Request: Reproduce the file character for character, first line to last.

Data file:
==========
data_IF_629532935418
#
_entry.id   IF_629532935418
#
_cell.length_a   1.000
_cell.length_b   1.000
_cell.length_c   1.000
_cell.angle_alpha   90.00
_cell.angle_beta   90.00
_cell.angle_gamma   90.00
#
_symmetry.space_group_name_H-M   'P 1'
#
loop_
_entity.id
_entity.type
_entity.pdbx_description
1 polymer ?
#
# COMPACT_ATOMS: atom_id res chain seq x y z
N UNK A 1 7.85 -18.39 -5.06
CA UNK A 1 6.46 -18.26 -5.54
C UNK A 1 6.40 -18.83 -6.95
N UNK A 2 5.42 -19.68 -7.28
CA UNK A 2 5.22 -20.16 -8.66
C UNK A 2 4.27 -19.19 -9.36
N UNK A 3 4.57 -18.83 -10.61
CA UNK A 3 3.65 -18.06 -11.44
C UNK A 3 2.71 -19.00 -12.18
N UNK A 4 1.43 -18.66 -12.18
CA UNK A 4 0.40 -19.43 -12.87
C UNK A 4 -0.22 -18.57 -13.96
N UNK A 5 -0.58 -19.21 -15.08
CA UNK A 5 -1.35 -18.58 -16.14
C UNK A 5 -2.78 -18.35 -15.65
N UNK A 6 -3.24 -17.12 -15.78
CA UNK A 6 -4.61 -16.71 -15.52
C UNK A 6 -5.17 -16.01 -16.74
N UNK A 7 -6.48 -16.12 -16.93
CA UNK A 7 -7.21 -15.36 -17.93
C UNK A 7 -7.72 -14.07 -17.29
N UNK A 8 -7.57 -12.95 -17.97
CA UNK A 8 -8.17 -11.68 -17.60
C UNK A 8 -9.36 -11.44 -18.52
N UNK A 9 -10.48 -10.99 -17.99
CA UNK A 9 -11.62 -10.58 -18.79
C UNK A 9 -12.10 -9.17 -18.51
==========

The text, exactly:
data_IF_629532935418
#
_entry.id   IF_629532935418
#
_cell.length_a   1.000
_cell.length_b   1.000
_cell.length_c   1.000
_cell.angle_alpha   90.00
_cell.angle_beta   90.00
_cell.angle_gamma   90.00
#
_symmetry.space_group_name_H-M   'P 1'
#
loop_
_entity.id
_entity.type
_entity.pdbx_description
1 polymer ?
#
# COMPACT_ATOMS: atom_id res chain seq x y z
N UNK A 1 7.85 -18.39 -5.06
CA UNK A 1 6.46 -18.26 -5.54
C UNK A 1 6.40 -18.83 -6.95
N UNK A 2 5.42 -19.68 -7.28
CA UNK A 2 5.22 -20.16 -8.66
C UNK A 2 4.27 -19.19 -9.36
N UNK A 3 4.57 -18.83 -10.61
CA UNK A 3 3.65 -18.06 -11.44
C UNK A 3 2.71 -19.00 -12.18
N UNK A 4 1.43 -18.66 -12.18
CA UNK A 4 0.40 -19.43 -12.87
C UNK A 4 -0.22 -18.57 -13.96
N UNK A 5 -0.58 -19.21 -15.08
CA UNK A 5 -1.35 -18.58 -16.14
C UNK A 5 -2.78 -18.35 -15.65
N UNK A 6 -3.24 -17.12 -15.78
CA UNK A 6 -4.61 -16.71 -15.52
C UNK A 6 -5.17 -16.01 -16.74
N UNK A 7 -6.48 -16.12 -16.93
CA UNK A 7 -7.21 -15.36 -17.93
C UNK A 7 -7.72 -14.07 -17.29
N UNK A 8 -7.57 -12.95 -17.97
CA UNK A 8 -8.17 -11.68 -17.60
C UNK A 8 -9.36 -11.44 -18.52
N UNK A 9 -10.48 -10.99 -17.99
CA UNK A 9 -11.62 -10.58 -18.79
C UNK A 9 -12.10 -9.17 -18.51